South Korea: A Love Affair

I didn’t think my post about the trip will be this long. But since I can still recall the details, why not to put as much as I can.

Day 3

Place visited: Pyeongchang, Hongdae Area

Accommodation: Sis N Bro Guesthouse

Method of Transport to guesthouse from Pyeongchang: taxi to Japngpyeong, then bus to Dong Seoul Terminal (Gangbyeon), and subway to Hongik University.

The bed was so comfortable. In fact, all of us had a hard time waking up early. When we looked out from the balcony, I was amazed that we made it Pyeongchang despite the we had to face. The view was all white because of the fresh snow. My parents were excited as it was their first time seeing and experiencing snow that they could only imagine or see on TV before. We did not have sufficient time to try skiing, and my dad was too old for sledding (the upper age limit is 55). So, we just enjoyed what we could: Snow ball fight!

View from hotel room

View from hotel room

Photo Feb 07, 6 33 43 PM Photo Feb 07, 7 09 55 PM

It was heaps of fun and we were quite geared up for the snow, so no complain at all regarding the weather. I guess snow has its own magic that makes all of us young at hearts. Saying that, have you watched Frozen yet? You should if you haven’t :)

After having lunch, we had to leave Pyeongchang for Seoul. It was short, but sweet. I’m just grateful for time we as family could spend together and for the good memories we made.

Bibimbap

Bibimbap

When we arrived in Seoul, it was snowing! Since the temperature in Seoul was higher, the snow just melted as it touched the ground, giving an impression as rain rather than snow. We had to go get our luggages that we left at Banana Backpackers and moved to Sis N Bro guesthouse located in Hongik University (Hongdae) area. Maybe you are wondering why we had to stay in that area. The next day all of us had to fly,  I just came across Hongdae when researching the most convenient place to stay to catch the train to the airports.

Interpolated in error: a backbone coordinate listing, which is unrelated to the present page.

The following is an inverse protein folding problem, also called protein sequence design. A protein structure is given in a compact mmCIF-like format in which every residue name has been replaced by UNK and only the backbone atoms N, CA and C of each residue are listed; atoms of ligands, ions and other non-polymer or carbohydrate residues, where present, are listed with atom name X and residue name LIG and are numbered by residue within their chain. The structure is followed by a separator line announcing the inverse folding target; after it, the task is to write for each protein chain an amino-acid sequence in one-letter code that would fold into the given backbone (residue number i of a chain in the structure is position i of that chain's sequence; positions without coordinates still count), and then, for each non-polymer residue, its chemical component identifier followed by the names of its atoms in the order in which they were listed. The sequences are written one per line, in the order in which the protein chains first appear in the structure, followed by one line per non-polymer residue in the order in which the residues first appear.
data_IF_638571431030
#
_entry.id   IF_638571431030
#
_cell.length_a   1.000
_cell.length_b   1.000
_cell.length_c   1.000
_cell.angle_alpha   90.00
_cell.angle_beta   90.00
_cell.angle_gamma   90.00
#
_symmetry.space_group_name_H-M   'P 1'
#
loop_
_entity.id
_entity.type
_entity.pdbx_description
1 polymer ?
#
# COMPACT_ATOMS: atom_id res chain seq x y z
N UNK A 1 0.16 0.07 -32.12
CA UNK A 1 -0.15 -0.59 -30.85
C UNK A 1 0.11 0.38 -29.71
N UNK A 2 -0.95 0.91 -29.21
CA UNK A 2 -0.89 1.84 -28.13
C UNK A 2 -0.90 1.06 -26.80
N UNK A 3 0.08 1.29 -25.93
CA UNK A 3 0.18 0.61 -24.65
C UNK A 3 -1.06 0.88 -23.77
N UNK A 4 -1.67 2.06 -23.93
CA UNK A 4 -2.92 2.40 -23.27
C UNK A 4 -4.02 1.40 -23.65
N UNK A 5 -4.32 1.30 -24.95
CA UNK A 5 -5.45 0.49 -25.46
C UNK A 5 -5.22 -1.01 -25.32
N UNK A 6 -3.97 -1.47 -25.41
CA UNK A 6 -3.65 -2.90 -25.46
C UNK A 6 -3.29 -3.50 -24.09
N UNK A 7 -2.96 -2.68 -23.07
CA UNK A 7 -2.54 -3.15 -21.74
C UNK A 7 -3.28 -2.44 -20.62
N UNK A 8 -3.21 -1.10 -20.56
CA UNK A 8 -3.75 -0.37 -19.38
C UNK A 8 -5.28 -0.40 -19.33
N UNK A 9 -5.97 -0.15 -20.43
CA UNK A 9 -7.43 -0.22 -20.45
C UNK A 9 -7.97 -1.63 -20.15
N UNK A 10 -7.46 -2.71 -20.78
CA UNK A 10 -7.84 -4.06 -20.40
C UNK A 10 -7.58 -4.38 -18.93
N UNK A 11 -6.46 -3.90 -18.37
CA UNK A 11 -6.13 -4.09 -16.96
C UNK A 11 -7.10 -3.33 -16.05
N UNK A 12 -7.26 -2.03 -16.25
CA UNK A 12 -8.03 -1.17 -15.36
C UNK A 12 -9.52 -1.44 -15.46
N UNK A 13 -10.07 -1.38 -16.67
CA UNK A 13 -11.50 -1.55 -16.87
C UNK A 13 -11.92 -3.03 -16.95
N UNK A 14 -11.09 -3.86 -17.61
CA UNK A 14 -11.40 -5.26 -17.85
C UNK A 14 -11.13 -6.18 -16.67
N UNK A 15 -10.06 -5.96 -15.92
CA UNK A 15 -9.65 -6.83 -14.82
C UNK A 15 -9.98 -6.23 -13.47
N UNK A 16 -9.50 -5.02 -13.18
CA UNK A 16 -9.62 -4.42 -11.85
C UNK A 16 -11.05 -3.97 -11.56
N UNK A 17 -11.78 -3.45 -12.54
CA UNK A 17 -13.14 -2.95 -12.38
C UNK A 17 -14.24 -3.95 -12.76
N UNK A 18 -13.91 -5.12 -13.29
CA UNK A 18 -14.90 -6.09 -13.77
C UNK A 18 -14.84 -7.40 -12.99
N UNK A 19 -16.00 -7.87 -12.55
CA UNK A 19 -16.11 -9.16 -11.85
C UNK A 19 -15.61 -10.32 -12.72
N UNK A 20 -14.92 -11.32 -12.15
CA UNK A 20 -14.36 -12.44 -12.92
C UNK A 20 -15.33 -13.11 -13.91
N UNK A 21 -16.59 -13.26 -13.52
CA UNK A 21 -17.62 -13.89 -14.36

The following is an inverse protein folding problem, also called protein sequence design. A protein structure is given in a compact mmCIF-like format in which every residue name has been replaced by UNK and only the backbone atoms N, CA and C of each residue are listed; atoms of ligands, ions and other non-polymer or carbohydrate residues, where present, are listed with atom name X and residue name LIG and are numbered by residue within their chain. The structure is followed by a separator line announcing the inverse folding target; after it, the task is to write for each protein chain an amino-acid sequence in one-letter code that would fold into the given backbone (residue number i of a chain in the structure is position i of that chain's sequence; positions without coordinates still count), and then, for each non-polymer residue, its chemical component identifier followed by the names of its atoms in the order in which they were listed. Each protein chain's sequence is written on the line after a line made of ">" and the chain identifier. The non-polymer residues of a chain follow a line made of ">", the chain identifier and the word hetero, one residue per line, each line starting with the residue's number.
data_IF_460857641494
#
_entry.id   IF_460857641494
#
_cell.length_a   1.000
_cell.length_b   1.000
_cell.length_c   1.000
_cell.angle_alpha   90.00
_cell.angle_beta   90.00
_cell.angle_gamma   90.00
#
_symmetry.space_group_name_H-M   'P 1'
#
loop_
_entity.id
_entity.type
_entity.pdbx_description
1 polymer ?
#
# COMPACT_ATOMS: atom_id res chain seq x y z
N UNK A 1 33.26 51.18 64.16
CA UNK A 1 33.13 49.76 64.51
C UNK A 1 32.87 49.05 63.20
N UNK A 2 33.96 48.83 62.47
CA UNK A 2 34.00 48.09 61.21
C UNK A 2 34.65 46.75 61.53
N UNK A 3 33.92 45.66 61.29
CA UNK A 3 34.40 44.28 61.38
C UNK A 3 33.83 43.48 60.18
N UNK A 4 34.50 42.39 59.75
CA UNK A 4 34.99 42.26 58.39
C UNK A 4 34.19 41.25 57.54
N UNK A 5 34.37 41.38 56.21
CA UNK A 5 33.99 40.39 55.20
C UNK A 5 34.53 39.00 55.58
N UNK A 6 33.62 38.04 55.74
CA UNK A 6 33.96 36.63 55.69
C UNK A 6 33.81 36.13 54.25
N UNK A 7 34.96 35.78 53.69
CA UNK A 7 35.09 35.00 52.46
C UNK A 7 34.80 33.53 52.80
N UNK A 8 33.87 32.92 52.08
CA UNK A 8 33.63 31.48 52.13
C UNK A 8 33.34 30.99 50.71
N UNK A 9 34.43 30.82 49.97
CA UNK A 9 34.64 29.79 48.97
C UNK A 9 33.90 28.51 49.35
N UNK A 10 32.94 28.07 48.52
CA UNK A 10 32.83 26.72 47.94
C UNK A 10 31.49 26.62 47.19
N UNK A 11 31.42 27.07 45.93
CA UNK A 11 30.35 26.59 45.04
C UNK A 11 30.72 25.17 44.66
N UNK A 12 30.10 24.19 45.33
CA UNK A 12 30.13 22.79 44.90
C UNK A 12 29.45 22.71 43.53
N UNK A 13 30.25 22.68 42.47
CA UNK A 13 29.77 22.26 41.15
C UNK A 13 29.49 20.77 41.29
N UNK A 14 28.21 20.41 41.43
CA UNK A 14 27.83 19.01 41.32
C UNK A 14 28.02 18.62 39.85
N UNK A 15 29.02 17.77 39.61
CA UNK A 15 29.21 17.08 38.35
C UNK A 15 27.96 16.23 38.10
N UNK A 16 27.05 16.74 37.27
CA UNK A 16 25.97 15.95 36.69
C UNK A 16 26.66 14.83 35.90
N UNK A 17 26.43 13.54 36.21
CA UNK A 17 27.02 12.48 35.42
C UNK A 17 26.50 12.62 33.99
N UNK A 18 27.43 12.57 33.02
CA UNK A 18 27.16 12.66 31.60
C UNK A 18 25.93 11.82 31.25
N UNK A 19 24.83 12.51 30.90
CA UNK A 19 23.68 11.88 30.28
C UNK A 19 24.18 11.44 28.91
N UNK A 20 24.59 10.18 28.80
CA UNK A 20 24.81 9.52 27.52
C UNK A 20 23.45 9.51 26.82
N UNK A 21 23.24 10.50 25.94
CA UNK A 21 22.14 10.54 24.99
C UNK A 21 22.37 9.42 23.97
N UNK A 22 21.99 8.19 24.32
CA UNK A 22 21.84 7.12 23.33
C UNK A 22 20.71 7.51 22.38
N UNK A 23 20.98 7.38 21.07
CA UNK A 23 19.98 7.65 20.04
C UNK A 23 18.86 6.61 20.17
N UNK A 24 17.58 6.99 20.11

Sis N Bro Guesthouse is quite unique. It also has a heated floor, something that is apparently very common in South Korea. Even when it was during the old times, the palace, for example, already had heated flooring. At that time, the building was built on top of  a stove. To make sure they were not burning themselves, the floor was supported by stones, rather than wood. By burning firewood, the heat was transferred to floor, and the smoke was exhausted through chimneys. In the modern days, they use heated water pipes instead of flow of heat generated from burning wood. My younger brother thought the concept was awesome, and he might incorporate this idea in his future home. If that’s the case, I shall visit you often, brother!

Korean traditional fireplace to heat the floor

Korean traditional fireplace to heat the floor

The chimney to exhaust the smoke from the underground passage.

The chimney to exhaust the smoke from the underground passage.

We had some take-out food for dinner. Yep, don’t say take-away or food to-go because people there may not understand you. The word ‘take-out’ will save your night. I think we bought some fried rice and some pizza from a local shop. The pizza was so good, but from the standpoint of people who had rice continuously for three days. Rice is just everywhere in South Korea.

Spicy Chicken Pizza

Spicy Chicken Pizza

 

Day 4

Place visited: Gimpo International Airport, Jeju Island

Accommodation: Sum Guesthouse

Method of Transport in Jeju: rental car

A new day was dawning; we were set to a much awaited adventure – Jeju Island. My youngest brother had to bid goodbye first to South Korea as he had to start school. The rest of us headed to Gimpo for our flight to Jeju. We used T’way Airlines, which is a budget airlines that offers domestic route from Seoul to Jeju. We booked our tickets online and got the promotion price. The website was only in Korean, but with the help of Google translate, we somehow could manage the reservation. Jeju Air has a website in English, making the booking easier. However, at the time of the reservation, we couldn’t find any flights.

My brother also booked a car equipped with a GPS in Jeju. I forgot the company’s name, but it was affiliated with Hertz. After arriving, we were transported using a shuttle to pick up the car. For your information, you will need international driver’s license to drive in Korea. It also employs right-hand traffic just like in the US.